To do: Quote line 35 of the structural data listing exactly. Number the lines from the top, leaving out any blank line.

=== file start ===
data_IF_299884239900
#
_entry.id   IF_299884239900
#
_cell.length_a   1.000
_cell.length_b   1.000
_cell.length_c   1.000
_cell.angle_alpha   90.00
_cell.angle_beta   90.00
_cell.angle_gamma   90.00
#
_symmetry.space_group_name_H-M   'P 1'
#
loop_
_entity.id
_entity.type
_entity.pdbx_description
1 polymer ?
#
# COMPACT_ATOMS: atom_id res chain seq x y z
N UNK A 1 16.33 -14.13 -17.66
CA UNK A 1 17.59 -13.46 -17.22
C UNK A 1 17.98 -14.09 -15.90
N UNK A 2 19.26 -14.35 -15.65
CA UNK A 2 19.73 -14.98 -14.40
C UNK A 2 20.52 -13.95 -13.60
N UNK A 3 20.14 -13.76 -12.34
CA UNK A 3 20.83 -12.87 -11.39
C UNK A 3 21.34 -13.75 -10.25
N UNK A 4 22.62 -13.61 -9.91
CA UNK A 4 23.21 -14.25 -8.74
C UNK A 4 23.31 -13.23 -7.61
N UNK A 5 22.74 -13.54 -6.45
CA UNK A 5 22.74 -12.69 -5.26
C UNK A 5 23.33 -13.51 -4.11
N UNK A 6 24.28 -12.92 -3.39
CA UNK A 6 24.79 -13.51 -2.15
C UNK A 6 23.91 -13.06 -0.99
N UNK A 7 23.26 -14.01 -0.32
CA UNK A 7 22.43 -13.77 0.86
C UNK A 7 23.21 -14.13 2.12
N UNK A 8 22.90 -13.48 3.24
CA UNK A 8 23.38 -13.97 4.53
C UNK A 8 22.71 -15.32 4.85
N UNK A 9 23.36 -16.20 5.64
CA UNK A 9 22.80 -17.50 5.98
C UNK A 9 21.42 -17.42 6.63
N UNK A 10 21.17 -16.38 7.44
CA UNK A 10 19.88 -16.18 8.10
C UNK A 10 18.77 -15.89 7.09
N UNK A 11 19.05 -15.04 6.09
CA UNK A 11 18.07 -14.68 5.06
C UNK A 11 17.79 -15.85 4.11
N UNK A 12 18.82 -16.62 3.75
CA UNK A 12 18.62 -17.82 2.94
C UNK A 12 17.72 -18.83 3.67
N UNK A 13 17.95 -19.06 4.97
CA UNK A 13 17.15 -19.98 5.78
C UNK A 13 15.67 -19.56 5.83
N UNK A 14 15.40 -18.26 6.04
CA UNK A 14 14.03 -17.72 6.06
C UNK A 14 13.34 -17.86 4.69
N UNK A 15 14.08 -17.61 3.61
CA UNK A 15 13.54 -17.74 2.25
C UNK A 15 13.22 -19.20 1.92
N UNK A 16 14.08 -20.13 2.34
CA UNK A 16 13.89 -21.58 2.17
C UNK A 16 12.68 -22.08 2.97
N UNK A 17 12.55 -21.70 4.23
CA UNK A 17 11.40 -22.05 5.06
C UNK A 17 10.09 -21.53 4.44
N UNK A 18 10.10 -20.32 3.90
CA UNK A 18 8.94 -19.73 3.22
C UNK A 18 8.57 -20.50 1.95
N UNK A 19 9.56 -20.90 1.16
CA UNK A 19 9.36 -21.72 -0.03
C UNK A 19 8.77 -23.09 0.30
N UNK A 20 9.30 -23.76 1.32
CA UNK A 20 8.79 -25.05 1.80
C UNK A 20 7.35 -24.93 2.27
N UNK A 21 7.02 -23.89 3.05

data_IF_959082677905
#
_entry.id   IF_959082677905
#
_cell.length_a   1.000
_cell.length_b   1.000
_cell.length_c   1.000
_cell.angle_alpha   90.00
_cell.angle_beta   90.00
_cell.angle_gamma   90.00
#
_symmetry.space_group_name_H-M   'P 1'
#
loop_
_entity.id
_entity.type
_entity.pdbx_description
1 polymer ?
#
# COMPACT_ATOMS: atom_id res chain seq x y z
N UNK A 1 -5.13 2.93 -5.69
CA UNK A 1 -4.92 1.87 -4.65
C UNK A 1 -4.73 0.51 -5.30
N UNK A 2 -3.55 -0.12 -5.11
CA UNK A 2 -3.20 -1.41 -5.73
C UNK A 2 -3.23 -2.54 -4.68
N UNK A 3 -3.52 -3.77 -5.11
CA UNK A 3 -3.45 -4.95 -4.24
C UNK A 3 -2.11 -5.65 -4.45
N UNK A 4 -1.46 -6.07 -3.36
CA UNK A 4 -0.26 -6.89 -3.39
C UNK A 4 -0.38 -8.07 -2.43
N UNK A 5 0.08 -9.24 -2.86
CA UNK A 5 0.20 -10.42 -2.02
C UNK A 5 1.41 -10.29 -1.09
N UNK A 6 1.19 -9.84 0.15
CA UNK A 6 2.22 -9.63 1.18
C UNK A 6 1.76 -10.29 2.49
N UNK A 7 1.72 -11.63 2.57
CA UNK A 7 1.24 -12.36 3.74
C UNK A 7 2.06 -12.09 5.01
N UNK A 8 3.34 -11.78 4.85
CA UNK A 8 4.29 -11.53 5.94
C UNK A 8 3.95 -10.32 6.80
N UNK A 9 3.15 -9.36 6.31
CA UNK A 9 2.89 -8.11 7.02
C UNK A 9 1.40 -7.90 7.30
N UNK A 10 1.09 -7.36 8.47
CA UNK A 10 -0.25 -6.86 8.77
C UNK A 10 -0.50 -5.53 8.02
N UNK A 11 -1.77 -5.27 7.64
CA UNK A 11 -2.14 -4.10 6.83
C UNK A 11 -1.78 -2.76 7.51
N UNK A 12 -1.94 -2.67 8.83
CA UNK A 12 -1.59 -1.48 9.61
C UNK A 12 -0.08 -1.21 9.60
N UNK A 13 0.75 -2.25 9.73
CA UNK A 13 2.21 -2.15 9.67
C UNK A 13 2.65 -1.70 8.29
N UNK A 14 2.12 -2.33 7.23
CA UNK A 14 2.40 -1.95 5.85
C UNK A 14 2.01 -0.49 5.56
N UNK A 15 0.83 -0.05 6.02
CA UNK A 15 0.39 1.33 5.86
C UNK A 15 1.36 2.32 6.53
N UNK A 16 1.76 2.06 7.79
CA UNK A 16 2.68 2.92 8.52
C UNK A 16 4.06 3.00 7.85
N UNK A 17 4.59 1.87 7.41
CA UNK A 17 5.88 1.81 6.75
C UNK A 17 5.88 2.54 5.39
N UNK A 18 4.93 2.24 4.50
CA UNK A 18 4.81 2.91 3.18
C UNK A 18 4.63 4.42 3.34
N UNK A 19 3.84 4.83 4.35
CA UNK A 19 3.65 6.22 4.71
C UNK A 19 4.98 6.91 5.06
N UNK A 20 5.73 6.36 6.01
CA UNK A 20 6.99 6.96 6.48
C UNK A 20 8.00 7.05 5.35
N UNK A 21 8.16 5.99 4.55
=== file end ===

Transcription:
C UNK A 5 23.33 -13.51 -4.11